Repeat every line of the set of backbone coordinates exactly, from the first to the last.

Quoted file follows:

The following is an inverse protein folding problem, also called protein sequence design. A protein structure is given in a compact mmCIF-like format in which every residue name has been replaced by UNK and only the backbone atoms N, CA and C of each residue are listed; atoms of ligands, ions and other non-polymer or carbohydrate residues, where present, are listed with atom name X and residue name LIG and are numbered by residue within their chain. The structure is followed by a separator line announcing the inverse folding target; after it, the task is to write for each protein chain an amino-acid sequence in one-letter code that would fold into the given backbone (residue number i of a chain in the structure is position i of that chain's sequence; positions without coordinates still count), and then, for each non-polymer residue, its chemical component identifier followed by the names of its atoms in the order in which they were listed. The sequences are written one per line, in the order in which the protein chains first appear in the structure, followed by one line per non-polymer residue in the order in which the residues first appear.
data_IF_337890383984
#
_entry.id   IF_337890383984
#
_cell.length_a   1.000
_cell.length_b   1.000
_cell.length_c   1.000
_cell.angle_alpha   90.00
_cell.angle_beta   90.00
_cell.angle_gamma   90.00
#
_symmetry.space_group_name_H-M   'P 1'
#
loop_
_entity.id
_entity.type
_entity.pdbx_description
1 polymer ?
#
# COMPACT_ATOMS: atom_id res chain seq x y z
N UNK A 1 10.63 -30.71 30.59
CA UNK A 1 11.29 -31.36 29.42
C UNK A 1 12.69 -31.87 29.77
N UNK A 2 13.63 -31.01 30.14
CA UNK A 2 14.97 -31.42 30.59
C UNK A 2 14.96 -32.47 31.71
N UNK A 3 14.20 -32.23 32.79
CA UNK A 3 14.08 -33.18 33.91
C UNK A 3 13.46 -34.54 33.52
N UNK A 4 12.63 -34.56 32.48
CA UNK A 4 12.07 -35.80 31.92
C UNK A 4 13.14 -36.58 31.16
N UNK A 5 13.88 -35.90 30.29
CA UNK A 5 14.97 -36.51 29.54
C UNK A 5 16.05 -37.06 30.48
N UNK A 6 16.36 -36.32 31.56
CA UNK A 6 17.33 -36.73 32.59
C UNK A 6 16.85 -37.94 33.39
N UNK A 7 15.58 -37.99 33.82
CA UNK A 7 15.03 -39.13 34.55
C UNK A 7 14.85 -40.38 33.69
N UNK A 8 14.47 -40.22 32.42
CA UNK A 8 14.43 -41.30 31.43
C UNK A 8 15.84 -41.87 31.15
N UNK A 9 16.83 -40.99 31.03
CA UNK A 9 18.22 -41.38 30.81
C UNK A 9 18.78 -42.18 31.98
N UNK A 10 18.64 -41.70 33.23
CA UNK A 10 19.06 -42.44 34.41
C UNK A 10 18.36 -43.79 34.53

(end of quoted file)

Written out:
The following is an inverse protein folding problem, also called protein sequence design. A protein structure is given in a compact mmCIF-like format in which every residue name has been replaced by UNK and only the backbone atoms N, CA and C of each residue are listed; atoms of ligands, ions and other non-polymer or carbohydrate residues, where present, are listed with atom name X and residue name LIG and are numbered by residue within their chain. The structure is followed by a separator line announcing the inverse folding target; after it, the task is to write for each protein chain an amino-acid sequence in one-letter code that would fold into the given backbone (residue number i of a chain in the structure is position i of that chain's sequence; positions without coordinates still count), and then, for each non-polymer residue, its chemical component identifier followed by the names of its atoms in the order in which they were listed. The sequences are written one per line, in the order in which the protein chains first appear in the structure, followed by one line per non-polymer residue in the order in which the residues first appear.
data_IF_337890383984
#
_entry.id   IF_337890383984
#
_cell.length_a   1.000
_cell.length_b   1.000
_cell.length_c   1.000
_cell.angle_alpha   90.00
_cell.angle_beta   90.00
_cell.angle_gamma   90.00
#
_symmetry.space_group_name_H-M   'P 1'
#
loop_
_entity.id
_entity.type
_entity.pdbx_description
1 polymer ?
#
# COMPACT_ATOMS: atom_id res chain seq x y z
N UNK A 1 10.63 -30.71 30.59
CA UNK A 1 11.29 -31.36 29.42
C UNK A 1 12.69 -31.87 29.77
N UNK A 2 13.63 -31.01 30.14
CA UNK A 2 14.97 -31.42 30.59
C UNK A 2 14.96 -32.47 31.71
N UNK A 3 14.20 -32.23 32.79
CA UNK A 3 14.08 -33.18 33.91
C UNK A 3 13.46 -34.54 33.52
N UNK A 4 12.63 -34.56 32.48
CA UNK A 4 12.07 -35.80 31.92
C UNK A 4 13.14 -36.58 31.16
N UNK A 5 13.88 -35.90 30.29
CA UNK A 5 14.97 -36.51 29.54
C UNK A 5 16.05 -37.06 30.48
N UNK A 6 16.36 -36.32 31.56
CA UNK A 6 17.33 -36.73 32.59
C UNK A 6 16.85 -37.94 33.39
N UNK A 7 15.58 -37.99 33.82
CA UNK A 7 15.03 -39.13 34.55
C UNK A 7 14.85 -40.38 33.69
N UNK A 8 14.47 -40.22 32.42
CA UNK A 8 14.43 -41.30 31.43
C UNK A 8 15.84 -41.87 31.15
N UNK A 9 16.83 -40.99 31.03
CA UNK A 9 18.22 -41.38 30.81
C UNK A 9 18.78 -42.18 31.98
N UNK A 10 18.64 -41.70 33.23
CA UNK A 10 19.06 -42.44 34.41
C UNK A 10 18.36 -43.79 34.53